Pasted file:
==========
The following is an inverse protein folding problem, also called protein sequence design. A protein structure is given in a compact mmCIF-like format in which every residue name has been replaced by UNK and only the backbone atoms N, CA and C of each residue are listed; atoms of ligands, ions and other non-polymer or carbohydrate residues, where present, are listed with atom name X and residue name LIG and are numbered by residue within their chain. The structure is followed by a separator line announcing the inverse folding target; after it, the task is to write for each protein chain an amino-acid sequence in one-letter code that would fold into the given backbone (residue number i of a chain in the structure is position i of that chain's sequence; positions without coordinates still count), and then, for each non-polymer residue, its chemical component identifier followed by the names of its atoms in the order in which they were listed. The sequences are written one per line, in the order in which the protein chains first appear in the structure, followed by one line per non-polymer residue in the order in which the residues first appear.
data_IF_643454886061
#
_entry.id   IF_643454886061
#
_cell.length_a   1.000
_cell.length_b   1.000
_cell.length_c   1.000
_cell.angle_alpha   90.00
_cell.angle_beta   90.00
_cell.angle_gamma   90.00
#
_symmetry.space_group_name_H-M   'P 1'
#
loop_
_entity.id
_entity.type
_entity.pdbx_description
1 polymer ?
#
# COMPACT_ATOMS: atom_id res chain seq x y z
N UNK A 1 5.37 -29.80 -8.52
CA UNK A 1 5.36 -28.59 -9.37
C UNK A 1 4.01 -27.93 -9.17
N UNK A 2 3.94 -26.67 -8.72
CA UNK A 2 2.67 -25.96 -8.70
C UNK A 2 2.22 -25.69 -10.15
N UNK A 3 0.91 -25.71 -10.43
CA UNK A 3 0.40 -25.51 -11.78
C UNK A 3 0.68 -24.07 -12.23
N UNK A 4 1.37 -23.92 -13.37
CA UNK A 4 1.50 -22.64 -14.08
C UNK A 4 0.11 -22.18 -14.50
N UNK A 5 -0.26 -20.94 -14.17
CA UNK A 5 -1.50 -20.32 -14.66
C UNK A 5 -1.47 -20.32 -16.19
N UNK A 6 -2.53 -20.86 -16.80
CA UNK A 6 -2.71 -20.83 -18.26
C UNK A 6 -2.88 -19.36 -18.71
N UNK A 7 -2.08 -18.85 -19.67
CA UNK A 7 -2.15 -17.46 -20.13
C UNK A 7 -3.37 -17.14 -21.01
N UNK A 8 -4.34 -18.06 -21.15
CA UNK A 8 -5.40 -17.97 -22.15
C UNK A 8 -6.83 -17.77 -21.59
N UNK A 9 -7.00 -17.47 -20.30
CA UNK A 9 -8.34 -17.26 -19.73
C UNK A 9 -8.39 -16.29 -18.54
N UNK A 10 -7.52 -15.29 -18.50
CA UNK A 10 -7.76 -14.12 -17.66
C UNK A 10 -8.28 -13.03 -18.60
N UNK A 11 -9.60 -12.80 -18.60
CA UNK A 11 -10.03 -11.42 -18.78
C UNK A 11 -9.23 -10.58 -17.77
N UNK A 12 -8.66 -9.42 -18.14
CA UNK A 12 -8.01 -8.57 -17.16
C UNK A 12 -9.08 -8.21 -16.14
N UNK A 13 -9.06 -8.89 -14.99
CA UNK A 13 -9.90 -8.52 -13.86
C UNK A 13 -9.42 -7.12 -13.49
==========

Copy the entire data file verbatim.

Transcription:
The following is an inverse protein folding problem, also called protein sequence design. A protein structure is given in a compact mmCIF-like format in which every residue name has been replaced by UNK and only the backbone atoms N, CA and C of each residue are listed; atoms of ligands, ions and other non-polymer or carbohydrate residues, where present, are listed with atom name X and residue name LIG and are numbered by residue within their chain. The structure is followed by a separator line announcing the inverse folding target; after it, the task is to write for each protein chain an amino-acid sequence in one-letter code that would fold into the given backbone (residue number i of a chain in the structure is position i of that chain's sequence; positions without coordinates still count), and then, for each non-polymer residue, its chemical component identifier followed by the names of its atoms in the order in which they were listed. The sequences are written one per line, in the order in which the protein chains first appear in the structure, followed by one line per non-polymer residue in the order in which the residues first appear.
data_IF_643454886061
#
_entry.id   IF_643454886061
#
_cell.length_a   1.000
_cell.length_b   1.000
_cell.length_c   1.000
_cell.angle_alpha   90.00
_cell.angle_beta   90.00
_cell.angle_gamma   90.00
#
_symmetry.space_group_name_H-M   'P 1'
#
loop_
_entity.id
_entity.type
_entity.pdbx_description
1 polymer ?
#
# COMPACT_ATOMS: atom_id res chain seq x y z
N UNK A 1 5.37 -29.80 -8.52
CA UNK A 1 5.36 -28.59 -9.37
C UNK A 1 4.01 -27.93 -9.17
N UNK A 2 3.94 -26.67 -8.72
CA UNK A 2 2.67 -25.96 -8.70
C UNK A 2 2.22 -25.69 -10.15
N UNK A 3 0.91 -25.71 -10.43
CA UNK A 3 0.40 -25.51 -11.78
C UNK A 3 0.68 -24.07 -12.23
N UNK A 4 1.37 -23.92 -13.37
CA UNK A 4 1.50 -22.64 -14.08
C UNK A 4 0.11 -22.18 -14.50
N UNK A 5 -0.26 -20.94 -14.17
CA UNK A 5 -1.50 -20.32 -14.66
C UNK A 5 -1.47 -20.32 -16.19
N UNK A 6 -2.53 -20.86 -16.80
CA UNK A 6 -2.71 -20.83 -18.26
C UNK A 6 -2.88 -19.36 -18.71
N UNK A 7 -2.08 -18.85 -19.67
CA UNK A 7 -2.15 -17.46 -20.13
C UNK A 7 -3.37 -17.14 -21.01
N UNK A 8 -4.34 -18.06 -21.15
CA UNK A 8 -5.40 -17.97 -22.15
C UNK A 8 -6.83 -17.77 -21.59
N UNK A 9 -7.00 -17.47 -20.30
CA UNK A 9 -8.34 -17.26 -19.73
C UNK A 9 -8.39 -16.29 -18.54
N UNK A 10 -7.52 -15.29 -18.50
CA UNK A 10 -7.76 -14.12 -17.66
C UNK A 10 -8.28 -13.03 -18.60
N UNK A 11 -9.60 -12.80 -18.60
CA UNK A 11 -10.03 -11.42 -18.78
C UNK A 11 -9.23 -10.58 -17.77
N UNK A 12 -8.66 -9.42 -18.14
CA UNK A 12 -8.01 -8.57 -17.16
C UNK A 12 -9.08 -8.21 -16.14
N UNK A 13 -9.06 -8.89 -14.99
CA UNK A 13 -9.90 -8.52 -13.86
C UNK A 13 -9.42 -7.12 -13.49